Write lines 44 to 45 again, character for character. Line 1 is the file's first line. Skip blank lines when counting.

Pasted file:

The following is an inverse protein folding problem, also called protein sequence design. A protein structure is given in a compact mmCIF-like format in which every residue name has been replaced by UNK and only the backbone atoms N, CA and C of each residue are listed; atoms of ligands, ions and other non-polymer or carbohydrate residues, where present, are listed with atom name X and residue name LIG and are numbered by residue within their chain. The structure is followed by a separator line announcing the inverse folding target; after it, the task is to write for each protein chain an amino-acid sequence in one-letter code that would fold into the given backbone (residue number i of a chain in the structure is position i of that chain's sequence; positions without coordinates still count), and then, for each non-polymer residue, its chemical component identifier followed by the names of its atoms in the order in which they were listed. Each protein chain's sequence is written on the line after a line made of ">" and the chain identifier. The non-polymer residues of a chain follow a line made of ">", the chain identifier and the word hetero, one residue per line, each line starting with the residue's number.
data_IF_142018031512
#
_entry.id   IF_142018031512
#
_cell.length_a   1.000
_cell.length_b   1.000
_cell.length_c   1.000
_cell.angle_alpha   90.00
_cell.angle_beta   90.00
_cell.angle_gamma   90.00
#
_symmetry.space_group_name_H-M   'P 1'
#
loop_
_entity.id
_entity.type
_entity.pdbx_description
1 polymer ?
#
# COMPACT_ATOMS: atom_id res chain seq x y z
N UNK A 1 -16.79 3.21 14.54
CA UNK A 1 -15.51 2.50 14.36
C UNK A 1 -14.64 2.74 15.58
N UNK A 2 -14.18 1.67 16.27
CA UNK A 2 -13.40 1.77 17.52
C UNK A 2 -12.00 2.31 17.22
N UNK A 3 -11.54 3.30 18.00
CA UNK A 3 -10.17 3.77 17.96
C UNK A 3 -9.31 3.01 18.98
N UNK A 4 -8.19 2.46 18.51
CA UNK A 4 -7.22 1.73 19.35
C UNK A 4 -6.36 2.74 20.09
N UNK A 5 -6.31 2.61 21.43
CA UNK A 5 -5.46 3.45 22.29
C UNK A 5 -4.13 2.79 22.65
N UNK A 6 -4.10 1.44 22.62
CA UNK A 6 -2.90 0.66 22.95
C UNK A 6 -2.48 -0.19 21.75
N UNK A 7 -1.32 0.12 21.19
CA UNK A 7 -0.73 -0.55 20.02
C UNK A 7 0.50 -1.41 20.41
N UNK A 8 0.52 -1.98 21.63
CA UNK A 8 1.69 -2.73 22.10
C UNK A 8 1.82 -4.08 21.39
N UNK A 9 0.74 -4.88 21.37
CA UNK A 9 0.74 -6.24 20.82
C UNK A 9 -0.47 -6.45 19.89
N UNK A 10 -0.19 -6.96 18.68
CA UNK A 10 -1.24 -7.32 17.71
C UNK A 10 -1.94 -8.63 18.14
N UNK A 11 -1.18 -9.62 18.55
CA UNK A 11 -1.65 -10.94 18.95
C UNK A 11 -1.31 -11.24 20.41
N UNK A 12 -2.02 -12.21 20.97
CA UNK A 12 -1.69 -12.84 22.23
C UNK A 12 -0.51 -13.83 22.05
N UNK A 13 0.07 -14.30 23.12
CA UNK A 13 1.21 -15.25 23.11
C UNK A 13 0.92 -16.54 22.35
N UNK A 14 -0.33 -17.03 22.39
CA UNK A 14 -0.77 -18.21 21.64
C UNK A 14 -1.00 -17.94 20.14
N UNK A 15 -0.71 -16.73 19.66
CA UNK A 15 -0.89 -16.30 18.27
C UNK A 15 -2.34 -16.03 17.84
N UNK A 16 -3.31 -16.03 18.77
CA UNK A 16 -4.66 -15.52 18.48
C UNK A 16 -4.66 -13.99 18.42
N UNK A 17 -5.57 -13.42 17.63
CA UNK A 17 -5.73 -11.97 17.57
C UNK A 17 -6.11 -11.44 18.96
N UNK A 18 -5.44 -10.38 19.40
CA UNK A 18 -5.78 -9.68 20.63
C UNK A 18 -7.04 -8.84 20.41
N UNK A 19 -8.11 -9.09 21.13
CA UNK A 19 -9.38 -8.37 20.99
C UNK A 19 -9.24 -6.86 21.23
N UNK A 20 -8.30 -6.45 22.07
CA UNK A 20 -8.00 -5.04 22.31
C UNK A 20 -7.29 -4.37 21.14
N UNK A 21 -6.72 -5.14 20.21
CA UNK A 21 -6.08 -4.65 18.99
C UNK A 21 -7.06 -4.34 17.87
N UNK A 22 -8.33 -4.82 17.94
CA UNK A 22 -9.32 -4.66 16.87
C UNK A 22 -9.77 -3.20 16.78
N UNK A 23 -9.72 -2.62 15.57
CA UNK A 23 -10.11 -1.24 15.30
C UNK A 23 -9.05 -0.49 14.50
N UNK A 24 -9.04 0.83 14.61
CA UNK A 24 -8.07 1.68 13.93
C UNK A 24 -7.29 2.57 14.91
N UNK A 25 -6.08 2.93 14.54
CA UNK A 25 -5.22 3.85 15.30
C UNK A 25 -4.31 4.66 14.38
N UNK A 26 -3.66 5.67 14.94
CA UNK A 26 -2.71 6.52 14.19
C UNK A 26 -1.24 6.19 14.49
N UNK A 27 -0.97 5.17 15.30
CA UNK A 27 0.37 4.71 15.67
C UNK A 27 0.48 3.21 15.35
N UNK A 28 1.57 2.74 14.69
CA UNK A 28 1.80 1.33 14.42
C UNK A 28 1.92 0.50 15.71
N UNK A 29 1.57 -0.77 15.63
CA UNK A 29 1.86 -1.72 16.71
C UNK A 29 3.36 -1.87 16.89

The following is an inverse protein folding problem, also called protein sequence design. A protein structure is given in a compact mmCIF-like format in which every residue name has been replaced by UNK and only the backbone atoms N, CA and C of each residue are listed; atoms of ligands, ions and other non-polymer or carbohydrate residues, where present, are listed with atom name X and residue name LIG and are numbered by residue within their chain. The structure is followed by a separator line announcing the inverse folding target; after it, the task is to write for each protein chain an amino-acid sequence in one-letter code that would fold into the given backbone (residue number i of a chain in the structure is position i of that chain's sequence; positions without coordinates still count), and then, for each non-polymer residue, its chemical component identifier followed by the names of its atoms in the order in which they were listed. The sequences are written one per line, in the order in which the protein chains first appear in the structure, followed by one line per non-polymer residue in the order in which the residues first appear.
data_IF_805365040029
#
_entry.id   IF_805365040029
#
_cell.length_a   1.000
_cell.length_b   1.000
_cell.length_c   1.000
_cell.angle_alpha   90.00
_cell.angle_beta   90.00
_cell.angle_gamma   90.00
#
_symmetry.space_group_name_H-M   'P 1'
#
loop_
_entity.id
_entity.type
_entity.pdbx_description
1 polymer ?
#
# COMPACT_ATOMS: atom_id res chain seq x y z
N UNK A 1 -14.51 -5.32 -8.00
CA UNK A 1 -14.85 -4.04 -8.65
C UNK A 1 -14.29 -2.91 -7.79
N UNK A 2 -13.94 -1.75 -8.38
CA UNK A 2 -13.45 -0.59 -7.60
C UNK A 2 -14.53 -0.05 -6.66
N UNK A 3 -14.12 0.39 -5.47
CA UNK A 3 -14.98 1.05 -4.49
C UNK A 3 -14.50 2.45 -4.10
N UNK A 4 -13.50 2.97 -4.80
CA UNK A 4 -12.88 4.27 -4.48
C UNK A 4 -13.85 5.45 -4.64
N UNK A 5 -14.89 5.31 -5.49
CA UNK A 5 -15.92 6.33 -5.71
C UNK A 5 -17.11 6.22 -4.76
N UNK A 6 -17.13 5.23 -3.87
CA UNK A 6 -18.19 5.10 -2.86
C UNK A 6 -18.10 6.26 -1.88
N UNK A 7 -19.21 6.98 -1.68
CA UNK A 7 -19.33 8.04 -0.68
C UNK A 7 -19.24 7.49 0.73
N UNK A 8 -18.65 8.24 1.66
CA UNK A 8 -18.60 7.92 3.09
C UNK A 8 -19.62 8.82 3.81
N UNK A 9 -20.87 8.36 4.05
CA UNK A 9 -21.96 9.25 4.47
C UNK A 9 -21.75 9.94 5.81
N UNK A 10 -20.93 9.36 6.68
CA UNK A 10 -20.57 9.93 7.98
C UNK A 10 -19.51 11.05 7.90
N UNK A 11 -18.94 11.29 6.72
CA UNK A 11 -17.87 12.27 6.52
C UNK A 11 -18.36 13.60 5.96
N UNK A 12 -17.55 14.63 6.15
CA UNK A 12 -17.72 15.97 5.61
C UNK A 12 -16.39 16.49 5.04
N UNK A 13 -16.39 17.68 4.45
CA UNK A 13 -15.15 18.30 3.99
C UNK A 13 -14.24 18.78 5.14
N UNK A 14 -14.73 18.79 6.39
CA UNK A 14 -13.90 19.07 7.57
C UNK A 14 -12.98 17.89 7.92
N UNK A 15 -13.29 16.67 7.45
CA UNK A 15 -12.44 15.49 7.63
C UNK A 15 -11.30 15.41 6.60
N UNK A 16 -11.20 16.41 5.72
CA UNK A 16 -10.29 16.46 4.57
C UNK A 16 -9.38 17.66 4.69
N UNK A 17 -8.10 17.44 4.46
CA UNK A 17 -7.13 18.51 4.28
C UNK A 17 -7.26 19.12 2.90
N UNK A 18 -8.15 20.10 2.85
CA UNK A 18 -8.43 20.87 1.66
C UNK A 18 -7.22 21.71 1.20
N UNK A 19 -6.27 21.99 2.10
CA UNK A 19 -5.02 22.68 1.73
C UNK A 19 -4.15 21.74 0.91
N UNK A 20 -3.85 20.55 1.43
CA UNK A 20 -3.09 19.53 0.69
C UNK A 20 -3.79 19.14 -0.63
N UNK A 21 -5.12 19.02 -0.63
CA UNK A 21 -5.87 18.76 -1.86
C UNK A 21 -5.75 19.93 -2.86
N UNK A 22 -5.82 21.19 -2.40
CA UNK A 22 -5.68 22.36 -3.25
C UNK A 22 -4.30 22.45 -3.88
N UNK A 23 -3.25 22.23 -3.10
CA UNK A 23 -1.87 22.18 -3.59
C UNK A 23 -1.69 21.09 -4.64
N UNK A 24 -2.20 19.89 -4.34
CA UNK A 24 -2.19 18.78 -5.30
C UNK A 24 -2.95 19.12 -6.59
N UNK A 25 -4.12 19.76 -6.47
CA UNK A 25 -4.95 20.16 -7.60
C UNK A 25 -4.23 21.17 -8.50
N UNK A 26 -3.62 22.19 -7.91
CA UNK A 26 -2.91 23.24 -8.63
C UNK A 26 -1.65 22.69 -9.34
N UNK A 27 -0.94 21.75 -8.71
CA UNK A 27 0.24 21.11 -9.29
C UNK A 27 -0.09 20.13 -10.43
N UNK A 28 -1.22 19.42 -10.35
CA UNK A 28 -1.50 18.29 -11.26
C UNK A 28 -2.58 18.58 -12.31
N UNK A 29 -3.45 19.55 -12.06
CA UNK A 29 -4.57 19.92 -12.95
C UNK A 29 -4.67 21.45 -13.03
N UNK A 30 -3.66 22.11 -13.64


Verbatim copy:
CA UNK A 8 1.69 -2.73 22.10
C UNK A 8 1.82 -4.08 21.39